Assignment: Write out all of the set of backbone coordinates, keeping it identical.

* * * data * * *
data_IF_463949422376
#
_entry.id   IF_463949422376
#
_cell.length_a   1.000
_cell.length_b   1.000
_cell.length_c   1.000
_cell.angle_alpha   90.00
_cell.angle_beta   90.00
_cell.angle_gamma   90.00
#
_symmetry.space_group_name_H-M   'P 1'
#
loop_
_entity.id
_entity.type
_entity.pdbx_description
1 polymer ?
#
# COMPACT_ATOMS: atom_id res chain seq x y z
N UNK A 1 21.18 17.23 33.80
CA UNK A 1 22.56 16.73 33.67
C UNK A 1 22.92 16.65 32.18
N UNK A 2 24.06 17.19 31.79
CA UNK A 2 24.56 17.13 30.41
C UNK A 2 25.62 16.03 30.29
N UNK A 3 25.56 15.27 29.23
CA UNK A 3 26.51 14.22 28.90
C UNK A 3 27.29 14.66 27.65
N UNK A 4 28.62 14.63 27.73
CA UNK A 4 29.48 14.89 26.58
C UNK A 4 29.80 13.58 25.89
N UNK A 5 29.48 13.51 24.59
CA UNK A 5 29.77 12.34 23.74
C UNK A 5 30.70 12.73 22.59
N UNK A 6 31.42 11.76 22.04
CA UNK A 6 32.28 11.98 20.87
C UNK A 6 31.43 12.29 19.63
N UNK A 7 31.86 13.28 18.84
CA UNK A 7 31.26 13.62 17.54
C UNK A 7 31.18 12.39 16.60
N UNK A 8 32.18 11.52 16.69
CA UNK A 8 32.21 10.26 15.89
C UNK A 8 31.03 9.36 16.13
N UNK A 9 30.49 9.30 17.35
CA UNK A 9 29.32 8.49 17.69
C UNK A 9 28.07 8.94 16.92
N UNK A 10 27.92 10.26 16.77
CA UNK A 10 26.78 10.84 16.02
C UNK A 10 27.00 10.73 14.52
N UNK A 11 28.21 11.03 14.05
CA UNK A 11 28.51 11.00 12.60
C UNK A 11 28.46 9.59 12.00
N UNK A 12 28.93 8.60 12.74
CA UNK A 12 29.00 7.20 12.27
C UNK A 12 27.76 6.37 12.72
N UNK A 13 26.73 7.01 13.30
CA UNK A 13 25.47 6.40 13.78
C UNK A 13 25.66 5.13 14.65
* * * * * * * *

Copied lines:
data_IF_463949422376
#
_entry.id   IF_463949422376
#
_cell.length_a   1.000
_cell.length_b   1.000
_cell.length_c   1.000
_cell.angle_alpha   90.00
_cell.angle_beta   90.00
_cell.angle_gamma   90.00
#
_symmetry.space_group_name_H-M   'P 1'
#
loop_
_entity.id
_entity.type
_entity.pdbx_description
1 polymer ?
#
# COMPACT_ATOMS: atom_id res chain seq x y z
N UNK A 1 21.18 17.23 33.80
CA UNK A 1 22.56 16.73 33.67
C UNK A 1 22.92 16.65 32.18
N UNK A 2 24.06 17.19 31.79
CA UNK A 2 24.56 17.13 30.41
C UNK A 2 25.62 16.03 30.29
N UNK A 3 25.56 15.27 29.23
CA UNK A 3 26.51 14.22 28.90
C UNK A 3 27.29 14.66 27.65
N UNK A 4 28.62 14.63 27.73
CA UNK A 4 29.48 14.89 26.58
C UNK A 4 29.80 13.58 25.89
N UNK A 5 29.48 13.51 24.59
CA UNK A 5 29.77 12.34 23.74
C UNK A 5 30.70 12.73 22.59
N UNK A 6 31.42 11.76 22.04
CA UNK A 6 32.28 11.98 20.87
C UNK A 6 31.43 12.29 19.63
N UNK A 7 31.86 13.28 18.84
CA UNK A 7 31.26 13.62 17.54
C UNK A 7 31.18 12.39 16.60
N UNK A 8 32.18 11.52 16.69
CA UNK A 8 32.21 10.26 15.89
C UNK A 8 31.03 9.36 16.13
N UNK A 9 30.49 9.30 17.35
CA UNK A 9 29.32 8.49 17.69
C UNK A 9 28.07 8.94 16.92
N UNK A 10 27.92 10.26 16.77
CA UNK A 10 26.78 10.84 16.02
C UNK A 10 27.00 10.73 14.52
N UNK A 11 28.21 11.03 14.05
CA UNK A 11 28.51 11.00 12.60
C UNK A 11 28.46 9.59 12.00
N UNK A 12 28.93 8.60 12.74
CA UNK A 12 29.00 7.20 12.27
C UNK A 12 27.76 6.37 12.72
N UNK A 13 26.73 7.01 13.30
CA UNK A 13 25.47 6.40 13.78
C UNK A 13 25.66 5.13 14.65